Wired's "End of Theory" Six Years Later
With all this Big Data and Data Science available at our fingertips, do we need to even think anymore?
This was essentially the question asked by a June 23, 2008 Wired article, written back when Map/Reduce was so new and hot it was unheard of by most, The End of Theory: The Data Deluge Makes the Scientific Method Obsolete.
The Dilbert comic from today highlights why, when taken to an extreme, this approach is absurd. If we construct hypotheses "randomly" as the Dilbert comic suggests, progress will be too slow, costs will be too high, we'll run out of human subjects to test upon, we'll miss the boat on actually capturing customers, and the more testing on users that is done, the greater the risk of running into the ethical minefield of user manipulation.
So we need thoughtful hypothesis formation. My blog entry from January covers what makes a good hypothesis and how to go about forming one. As William Whewell declared in the early 19th century, "invention, sagacity, genius" are required at every step of the scientific method. The graphic designer in the Dilbert strip is not a genius, and Wired's 2008 suggestion that we eliminate theory is valid only if data, hypothesis formation and hypothesis testing are all free. Data might be considered free in the case of Quasi-Experimental Design where data science is performed on a data lake. But data is very expensive in the case of randomized trials, of which UX A/B testing is an example. And besides, any insight derived from quasi-experimental design needs to be verified by a randomized trial. In any case, good hypothesis formulation is never cheap.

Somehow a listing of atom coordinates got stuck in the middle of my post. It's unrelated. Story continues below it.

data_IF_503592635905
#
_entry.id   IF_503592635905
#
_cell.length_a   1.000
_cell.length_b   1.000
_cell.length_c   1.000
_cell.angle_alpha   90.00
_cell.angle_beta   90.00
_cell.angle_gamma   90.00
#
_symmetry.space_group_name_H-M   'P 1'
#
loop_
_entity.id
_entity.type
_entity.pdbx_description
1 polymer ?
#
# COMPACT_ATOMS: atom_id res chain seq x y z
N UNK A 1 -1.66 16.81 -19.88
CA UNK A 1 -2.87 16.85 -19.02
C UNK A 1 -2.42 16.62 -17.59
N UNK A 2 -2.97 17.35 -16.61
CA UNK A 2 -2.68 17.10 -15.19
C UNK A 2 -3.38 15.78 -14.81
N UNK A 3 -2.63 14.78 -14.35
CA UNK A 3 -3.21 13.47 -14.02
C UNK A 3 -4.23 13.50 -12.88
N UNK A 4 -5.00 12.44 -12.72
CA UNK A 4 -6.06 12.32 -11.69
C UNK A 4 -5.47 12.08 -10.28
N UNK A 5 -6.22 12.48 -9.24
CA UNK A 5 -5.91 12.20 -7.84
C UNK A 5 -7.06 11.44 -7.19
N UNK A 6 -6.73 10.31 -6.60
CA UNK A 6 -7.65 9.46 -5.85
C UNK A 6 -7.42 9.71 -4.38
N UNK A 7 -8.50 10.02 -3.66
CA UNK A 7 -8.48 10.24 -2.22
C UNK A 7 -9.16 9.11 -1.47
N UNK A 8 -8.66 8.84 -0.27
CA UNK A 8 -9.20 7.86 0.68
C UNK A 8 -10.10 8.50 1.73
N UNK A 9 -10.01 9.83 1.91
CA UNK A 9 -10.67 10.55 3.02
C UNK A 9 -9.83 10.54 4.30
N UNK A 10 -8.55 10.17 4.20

The 2008 Wired article posits that relying on theory and relying on data are opposites. The Dilbert graphic designer apparently failed to rely on the theories within the fields of graphic design and of human psychology (remember the field of HCI?), and instead chose a "random" A/B test. The Dilbert graphic designer chose to rely on data rather than theory.
With all the bad UX A/B testing going on out there, it may then be tempting to rely on theory alone. But where does all this theory come from in the first place? From researchers conducting experiments using the scientific method. That means that UX designers conducting A/B tests are using the scientific method. Most use it badly. But if they formulate their hypotheses intelligently, and if they publish their results, then they use the scientific method well. In using the data-based technique of A/B testing, they would (if done right), actually be expanding theory -- theory that they and others can reuse in the future.
The scientific method advances human knowledge by using data to derive theory. Data without theory is fine only under 2008 Big Data theories of "collect the data and the insights come automatically."